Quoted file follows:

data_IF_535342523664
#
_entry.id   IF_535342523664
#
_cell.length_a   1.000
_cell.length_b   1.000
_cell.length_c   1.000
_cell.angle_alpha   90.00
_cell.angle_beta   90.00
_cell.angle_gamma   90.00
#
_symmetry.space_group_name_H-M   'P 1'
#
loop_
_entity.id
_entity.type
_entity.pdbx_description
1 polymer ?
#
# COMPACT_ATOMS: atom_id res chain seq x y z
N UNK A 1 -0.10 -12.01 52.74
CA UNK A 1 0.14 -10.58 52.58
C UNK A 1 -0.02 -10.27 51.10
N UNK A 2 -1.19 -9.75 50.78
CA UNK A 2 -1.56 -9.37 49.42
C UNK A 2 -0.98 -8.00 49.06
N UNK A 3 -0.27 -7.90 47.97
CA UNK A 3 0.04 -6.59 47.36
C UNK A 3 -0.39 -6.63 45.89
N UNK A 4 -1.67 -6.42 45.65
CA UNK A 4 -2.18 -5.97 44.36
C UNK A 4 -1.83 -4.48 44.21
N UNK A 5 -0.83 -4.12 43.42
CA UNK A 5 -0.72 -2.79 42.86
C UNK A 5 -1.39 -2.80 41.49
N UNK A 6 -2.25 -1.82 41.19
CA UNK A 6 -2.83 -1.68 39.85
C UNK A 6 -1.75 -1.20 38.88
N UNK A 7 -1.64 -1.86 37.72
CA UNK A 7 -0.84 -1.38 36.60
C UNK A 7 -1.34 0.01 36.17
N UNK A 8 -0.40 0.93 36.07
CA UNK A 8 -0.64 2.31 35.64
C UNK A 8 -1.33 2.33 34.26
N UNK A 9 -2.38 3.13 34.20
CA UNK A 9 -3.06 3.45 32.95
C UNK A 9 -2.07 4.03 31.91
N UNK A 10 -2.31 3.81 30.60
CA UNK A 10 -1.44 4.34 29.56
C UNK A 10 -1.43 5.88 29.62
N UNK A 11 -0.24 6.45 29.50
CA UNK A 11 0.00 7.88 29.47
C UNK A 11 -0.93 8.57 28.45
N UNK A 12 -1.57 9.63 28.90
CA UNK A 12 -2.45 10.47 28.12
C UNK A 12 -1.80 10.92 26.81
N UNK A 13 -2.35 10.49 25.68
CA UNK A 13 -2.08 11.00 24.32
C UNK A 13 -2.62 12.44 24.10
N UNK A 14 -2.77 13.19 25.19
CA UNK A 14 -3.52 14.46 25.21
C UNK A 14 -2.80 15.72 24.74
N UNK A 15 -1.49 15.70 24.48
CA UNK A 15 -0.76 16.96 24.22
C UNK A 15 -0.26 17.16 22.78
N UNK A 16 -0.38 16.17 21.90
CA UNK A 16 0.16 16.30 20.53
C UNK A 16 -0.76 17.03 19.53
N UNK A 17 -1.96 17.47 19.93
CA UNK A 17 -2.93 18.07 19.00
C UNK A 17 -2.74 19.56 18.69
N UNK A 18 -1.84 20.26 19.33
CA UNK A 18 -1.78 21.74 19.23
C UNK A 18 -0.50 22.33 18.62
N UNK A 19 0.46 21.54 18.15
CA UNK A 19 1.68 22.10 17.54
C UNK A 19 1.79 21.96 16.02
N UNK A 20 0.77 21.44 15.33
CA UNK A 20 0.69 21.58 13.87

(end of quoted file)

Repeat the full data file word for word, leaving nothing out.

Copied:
data_IF_535342523664
#
_entry.id   IF_535342523664
#
_cell.length_a   1.000
_cell.length_b   1.000
_cell.length_c   1.000
_cell.angle_alpha   90.00
_cell.angle_beta   90.00
_cell.angle_gamma   90.00
#
_symmetry.space_group_name_H-M   'P 1'
#
loop_
_entity.id
_entity.type
_entity.pdbx_description
1 polymer ?
#
# COMPACT_ATOMS: atom_id res chain seq x y z
N UNK A 1 -0.10 -12.01 52.74
CA UNK A 1 0.14 -10.58 52.58
C UNK A 1 -0.02 -10.27 51.10
N UNK A 2 -1.19 -9.75 50.78
CA UNK A 2 -1.56 -9.37 49.42
C UNK A 2 -0.98 -8.00 49.06
N UNK A 3 -0.27 -7.90 47.97
CA UNK A 3 0.04 -6.59 47.36
C UNK A 3 -0.39 -6.63 45.89
N UNK A 4 -1.67 -6.42 45.65
CA UNK A 4 -2.18 -5.97 44.36
C UNK A 4 -1.83 -4.48 44.21
N UNK A 5 -0.83 -4.12 43.42
CA UNK A 5 -0.72 -2.79 42.86
C UNK A 5 -1.39 -2.80 41.49
N UNK A 6 -2.25 -1.82 41.19
CA UNK A 6 -2.83 -1.68 39.85
C UNK A 6 -1.75 -1.20 38.88
N UNK A 7 -1.64 -1.86 37.72
CA UNK A 7 -0.84 -1.38 36.60
C UNK A 7 -1.34 0.01 36.17
N UNK A 8 -0.40 0.93 36.07
CA UNK A 8 -0.64 2.31 35.64
C UNK A 8 -1.33 2.33 34.26
N UNK A 9 -2.38 3.13 34.20
CA UNK A 9 -3.06 3.45 32.95
C UNK A 9 -2.07 4.03 31.91
N UNK A 10 -2.31 3.81 30.60
CA UNK A 10 -1.44 4.34 29.56
C UNK A 10 -1.43 5.88 29.62
N UNK A 11 -0.24 6.45 29.50
CA UNK A 11 0.00 7.88 29.47
C UNK A 11 -0.93 8.57 28.45
N UNK A 12 -1.57 9.63 28.90
CA UNK A 12 -2.45 10.47 28.12
C UNK A 12 -1.80 10.92 26.81
N UNK A 13 -2.35 10.49 25.68
CA UNK A 13 -2.08 11.00 24.32
C UNK A 13 -2.62 12.44 24.10
N UNK A 14 -2.77 13.19 25.19
CA UNK A 14 -3.52 14.46 25.21
C UNK A 14 -2.80 15.72 24.74
N UNK A 15 -1.49 15.70 24.48
CA UNK A 15 -0.76 16.96 24.22
C UNK A 15 -0.26 17.16 22.78
N UNK A 16 -0.38 16.17 21.90
CA UNK A 16 0.16 16.30 20.53
C UNK A 16 -0.76 17.03 19.53
N UNK A 17 -1.96 17.47 19.93
CA UNK A 17 -2.93 18.07 19.00
C UNK A 17 -2.74 19.56 18.69
N UNK A 18 -1.84 20.26 19.33
CA UNK A 18 -1.78 21.74 19.23
C UNK A 18 -0.50 22.33 18.62
N UNK A 19 0.46 21.54 18.15
CA UNK A 19 1.68 22.10 17.54
C UNK A 19 1.79 21.96 16.02
N UNK A 20 0.77 21.44 15.33
CA UNK A 20 0.69 21.58 13.87